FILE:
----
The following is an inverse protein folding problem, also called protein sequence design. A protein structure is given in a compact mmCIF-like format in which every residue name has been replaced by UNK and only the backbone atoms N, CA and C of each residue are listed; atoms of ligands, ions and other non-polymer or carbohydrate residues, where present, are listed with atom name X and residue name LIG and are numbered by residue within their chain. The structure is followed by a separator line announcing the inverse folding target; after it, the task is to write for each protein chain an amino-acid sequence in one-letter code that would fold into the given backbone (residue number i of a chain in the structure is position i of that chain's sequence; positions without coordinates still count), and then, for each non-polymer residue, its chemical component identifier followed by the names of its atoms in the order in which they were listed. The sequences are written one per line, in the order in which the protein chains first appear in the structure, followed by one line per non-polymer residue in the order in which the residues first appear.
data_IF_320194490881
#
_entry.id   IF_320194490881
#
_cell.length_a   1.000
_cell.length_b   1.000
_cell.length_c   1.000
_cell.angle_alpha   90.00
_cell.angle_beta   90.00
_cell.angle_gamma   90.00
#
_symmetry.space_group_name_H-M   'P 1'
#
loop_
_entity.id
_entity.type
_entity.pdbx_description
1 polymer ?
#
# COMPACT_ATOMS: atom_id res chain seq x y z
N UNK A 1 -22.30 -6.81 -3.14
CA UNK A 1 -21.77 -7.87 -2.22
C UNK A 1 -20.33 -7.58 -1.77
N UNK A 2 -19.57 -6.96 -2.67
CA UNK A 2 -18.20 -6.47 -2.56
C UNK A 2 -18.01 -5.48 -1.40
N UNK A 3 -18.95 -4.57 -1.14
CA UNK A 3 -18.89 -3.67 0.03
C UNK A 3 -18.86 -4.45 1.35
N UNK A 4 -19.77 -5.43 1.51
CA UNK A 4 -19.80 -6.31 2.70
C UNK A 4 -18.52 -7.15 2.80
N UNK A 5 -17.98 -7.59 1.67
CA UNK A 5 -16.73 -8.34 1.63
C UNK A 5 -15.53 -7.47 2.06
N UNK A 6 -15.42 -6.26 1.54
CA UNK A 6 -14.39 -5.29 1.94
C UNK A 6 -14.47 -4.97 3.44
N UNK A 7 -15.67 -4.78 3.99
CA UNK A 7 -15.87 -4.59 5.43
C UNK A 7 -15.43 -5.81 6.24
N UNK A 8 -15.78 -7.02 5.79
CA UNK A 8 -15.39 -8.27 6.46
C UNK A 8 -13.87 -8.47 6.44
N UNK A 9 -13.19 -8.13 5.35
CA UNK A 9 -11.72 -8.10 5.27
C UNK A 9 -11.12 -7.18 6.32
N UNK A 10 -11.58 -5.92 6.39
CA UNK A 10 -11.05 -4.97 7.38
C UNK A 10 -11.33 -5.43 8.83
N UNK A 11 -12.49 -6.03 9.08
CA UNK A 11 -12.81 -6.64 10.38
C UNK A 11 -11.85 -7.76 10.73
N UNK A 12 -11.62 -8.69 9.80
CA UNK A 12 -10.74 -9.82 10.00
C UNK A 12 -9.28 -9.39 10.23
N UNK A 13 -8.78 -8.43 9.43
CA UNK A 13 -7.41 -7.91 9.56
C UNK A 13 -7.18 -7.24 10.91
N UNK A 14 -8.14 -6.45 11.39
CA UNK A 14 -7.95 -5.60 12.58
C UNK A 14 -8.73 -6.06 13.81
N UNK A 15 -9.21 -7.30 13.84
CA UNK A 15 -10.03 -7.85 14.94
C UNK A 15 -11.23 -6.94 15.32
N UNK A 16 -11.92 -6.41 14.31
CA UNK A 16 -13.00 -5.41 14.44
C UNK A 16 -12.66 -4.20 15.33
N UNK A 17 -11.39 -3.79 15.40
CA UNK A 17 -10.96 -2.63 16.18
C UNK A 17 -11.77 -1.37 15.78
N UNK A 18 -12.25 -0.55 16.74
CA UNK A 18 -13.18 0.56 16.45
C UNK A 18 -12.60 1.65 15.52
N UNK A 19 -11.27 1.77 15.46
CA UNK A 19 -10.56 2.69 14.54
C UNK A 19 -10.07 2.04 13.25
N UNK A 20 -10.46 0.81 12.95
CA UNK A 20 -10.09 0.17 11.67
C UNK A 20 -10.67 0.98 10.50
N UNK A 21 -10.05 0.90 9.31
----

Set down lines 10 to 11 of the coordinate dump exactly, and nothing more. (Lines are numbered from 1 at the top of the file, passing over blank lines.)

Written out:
_cell.angle_beta   90.00
_cell.angle_gamma   90.00